Furthermore, the statistics on successful innovation are not great anywhere in the world. Like people, companies need a community of friends to offer suggestions, call out missteps and help them change course and refine their offerings. Only trusted companies are likely to have this luxury in a crowded marketplace. The true value of transparency and emotional connections can sometimes be seen most clearly when innovation falls short. Samsung had an unexpectedly brisk recovery from its disastrous Galaxy 7 release in large measure because of the constant communication and timely compensation of their customers.

Great companies have always done more than talk about their products; they have put forth a worldview that shows people who they are. Coca-Cola, for example, has done a better job at delivering Coke to the far reaches of the earth than many governments have done at delivering clean water. No one questioned Bill Gates’ command of global health issues when he started the Gates Foundation – most were simply relieved to have his voice and resources focused on the issue. Inspiration can also come in the form of the narrative about personal motivations and passions of business leaders. This can be a challenge to reticent individuals, but this level of communication often allows companies to have a voice on issues far outside their own industry.

The issues that companies have set their sights on today require an unprecedented degree of collaboration. Delivering great consumer experiences today often means combining the capabilities of many companies. When it comes to business trying to address larger societal issues such as sustainability, security and poverty reduction, this trend is only amplified as NGOs, governments and citizens are brought into the fold. The ability to share and synthesize information across all of these entities demands that the objectives, methods, and code of conduct for all parties is widely understood.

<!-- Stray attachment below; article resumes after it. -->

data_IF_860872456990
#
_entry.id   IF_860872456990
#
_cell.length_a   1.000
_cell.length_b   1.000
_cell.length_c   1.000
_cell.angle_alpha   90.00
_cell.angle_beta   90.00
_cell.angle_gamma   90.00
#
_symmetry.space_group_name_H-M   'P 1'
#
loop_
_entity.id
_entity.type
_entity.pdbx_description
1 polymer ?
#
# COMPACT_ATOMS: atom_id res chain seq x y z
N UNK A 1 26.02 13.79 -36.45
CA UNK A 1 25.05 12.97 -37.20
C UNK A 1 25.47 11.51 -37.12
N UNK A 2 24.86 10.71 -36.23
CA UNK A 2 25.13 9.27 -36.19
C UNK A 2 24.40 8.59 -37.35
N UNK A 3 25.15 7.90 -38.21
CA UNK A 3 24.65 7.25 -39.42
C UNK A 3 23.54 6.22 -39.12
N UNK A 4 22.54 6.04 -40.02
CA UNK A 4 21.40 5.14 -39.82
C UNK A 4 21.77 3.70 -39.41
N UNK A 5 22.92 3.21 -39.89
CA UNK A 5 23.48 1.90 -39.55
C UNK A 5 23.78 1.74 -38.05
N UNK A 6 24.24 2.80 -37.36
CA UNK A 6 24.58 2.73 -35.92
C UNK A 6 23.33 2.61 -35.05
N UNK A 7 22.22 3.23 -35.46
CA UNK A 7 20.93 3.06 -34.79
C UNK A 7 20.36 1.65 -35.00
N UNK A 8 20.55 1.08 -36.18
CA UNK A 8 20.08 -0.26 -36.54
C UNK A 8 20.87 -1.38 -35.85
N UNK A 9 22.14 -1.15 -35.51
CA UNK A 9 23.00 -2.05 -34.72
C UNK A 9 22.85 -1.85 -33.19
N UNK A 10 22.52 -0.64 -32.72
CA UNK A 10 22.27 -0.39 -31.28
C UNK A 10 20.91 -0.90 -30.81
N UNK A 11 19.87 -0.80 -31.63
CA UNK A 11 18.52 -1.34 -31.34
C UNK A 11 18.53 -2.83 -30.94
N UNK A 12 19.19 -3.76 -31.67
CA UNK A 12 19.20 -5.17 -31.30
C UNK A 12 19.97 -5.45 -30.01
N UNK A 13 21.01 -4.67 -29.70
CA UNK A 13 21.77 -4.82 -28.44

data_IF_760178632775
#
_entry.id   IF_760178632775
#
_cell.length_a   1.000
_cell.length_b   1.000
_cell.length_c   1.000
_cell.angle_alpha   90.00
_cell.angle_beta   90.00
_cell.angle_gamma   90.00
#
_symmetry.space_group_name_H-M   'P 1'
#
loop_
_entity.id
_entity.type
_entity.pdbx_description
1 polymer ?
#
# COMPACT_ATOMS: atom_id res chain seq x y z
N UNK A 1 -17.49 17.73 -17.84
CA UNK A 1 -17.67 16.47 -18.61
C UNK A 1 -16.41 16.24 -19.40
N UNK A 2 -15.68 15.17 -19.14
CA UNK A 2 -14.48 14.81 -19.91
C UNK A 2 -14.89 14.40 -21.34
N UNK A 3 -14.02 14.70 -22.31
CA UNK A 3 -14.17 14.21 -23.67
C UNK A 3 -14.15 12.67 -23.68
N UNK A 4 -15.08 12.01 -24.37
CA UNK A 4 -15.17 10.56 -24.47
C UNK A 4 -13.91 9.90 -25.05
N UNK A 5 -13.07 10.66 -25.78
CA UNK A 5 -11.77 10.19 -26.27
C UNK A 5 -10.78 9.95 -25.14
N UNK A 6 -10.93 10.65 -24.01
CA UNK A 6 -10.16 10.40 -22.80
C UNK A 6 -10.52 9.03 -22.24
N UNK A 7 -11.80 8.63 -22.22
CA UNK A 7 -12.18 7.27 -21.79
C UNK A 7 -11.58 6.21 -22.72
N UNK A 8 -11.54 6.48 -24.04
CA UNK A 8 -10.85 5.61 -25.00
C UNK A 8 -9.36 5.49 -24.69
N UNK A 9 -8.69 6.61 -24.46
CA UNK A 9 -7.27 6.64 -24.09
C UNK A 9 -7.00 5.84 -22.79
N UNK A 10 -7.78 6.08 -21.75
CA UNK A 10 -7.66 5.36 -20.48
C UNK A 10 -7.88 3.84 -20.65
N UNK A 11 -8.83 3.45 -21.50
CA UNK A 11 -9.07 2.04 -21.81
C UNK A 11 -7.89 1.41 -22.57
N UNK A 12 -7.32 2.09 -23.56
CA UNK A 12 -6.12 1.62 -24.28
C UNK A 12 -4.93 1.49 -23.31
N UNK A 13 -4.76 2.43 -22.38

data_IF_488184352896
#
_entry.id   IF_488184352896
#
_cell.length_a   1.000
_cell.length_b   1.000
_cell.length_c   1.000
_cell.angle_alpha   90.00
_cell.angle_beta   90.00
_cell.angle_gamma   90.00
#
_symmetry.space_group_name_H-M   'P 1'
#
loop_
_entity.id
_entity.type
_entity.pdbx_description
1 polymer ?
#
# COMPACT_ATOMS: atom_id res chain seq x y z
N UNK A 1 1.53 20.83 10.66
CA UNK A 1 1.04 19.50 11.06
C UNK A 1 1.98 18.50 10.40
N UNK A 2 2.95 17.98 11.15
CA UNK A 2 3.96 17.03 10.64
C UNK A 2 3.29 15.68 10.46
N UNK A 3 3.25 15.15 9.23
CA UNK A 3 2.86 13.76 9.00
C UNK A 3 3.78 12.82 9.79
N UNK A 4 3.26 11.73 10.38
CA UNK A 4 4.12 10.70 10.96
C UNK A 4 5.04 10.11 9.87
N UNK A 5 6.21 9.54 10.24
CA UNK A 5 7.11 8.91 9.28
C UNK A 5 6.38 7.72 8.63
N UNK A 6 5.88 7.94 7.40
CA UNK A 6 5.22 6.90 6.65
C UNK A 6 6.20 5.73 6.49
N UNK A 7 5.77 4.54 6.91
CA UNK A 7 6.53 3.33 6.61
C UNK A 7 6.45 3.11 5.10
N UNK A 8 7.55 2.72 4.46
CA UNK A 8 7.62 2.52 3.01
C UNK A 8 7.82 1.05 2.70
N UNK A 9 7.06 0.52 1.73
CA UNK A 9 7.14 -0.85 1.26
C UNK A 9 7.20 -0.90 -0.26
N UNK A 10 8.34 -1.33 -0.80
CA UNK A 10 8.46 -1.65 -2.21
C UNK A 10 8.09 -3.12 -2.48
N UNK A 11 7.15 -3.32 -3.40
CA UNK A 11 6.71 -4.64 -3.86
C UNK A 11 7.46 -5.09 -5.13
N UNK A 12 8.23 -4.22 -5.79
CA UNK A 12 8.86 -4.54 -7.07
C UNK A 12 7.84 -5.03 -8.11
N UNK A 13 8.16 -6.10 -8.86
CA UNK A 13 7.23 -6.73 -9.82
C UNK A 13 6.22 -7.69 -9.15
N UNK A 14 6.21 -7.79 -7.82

Addressing the fundamentals

Although there has been some erosion of trust from recent scandals, anecdotal evidence suggests that consumers are quite forgiving. People understand that the world is becoming more complex, that companies are under constant earnings pressure, and that innovation is really hard work. The mistakes that are hard for companies to recover from are largely from poor conduct. Consumers are not looking for perfection – they are looking for decency. Transparency and inspiration come in the form of the many quiet decisions and judgment calls a company makes about its own values. It’s Apple saying that it will not accept apps for pornography. It’s SC Johnson going beyond the industry standard to be more open than required about the ingredients in its products. It’s the Tata group retaining every single employee and hotel contractor after the 2008 Mumbai attacks while the Taj Mahal Palace hotel was being rebuilt.

Many of the common challenges in strategy implementation – communication, commitment, and accountability, are rooted in trust. The focus on frameworks must be supplemented with explicit attention on creating transparency at each stage. I saw this in bold relief, looking at the beautiful finished carpets in the Jaipur Rugs showroom. Multiple women had worked on each carpet over a period of many months in their own villages, with very little managerial oversight. Any uneven knot was corrected right away. Everyone was empowered to suggest new designs and create. The product and the mission had become inseparable in the hearts and minds of everyone involved – founders, workers, and consumers. The success of the strategy implementation was not in achieving the original vision, but in far surpassing it.

Republished with permission of Ms.Deepa Prahalad. Originally published at

About the author

Deepa Prahalad is a speaker, design strategist and expert on emerging markets innovation. She coauthored Predictable Magic: Unleash the Power of Design Strategy to Transform Your Business (2010) and consults for corporates and start-ups. Deepa mentors leading social entrepreneurs and serves on several international nonprofit boards.

Some portions of this piece are adapted from an earlier blog in the Harvard Business Review.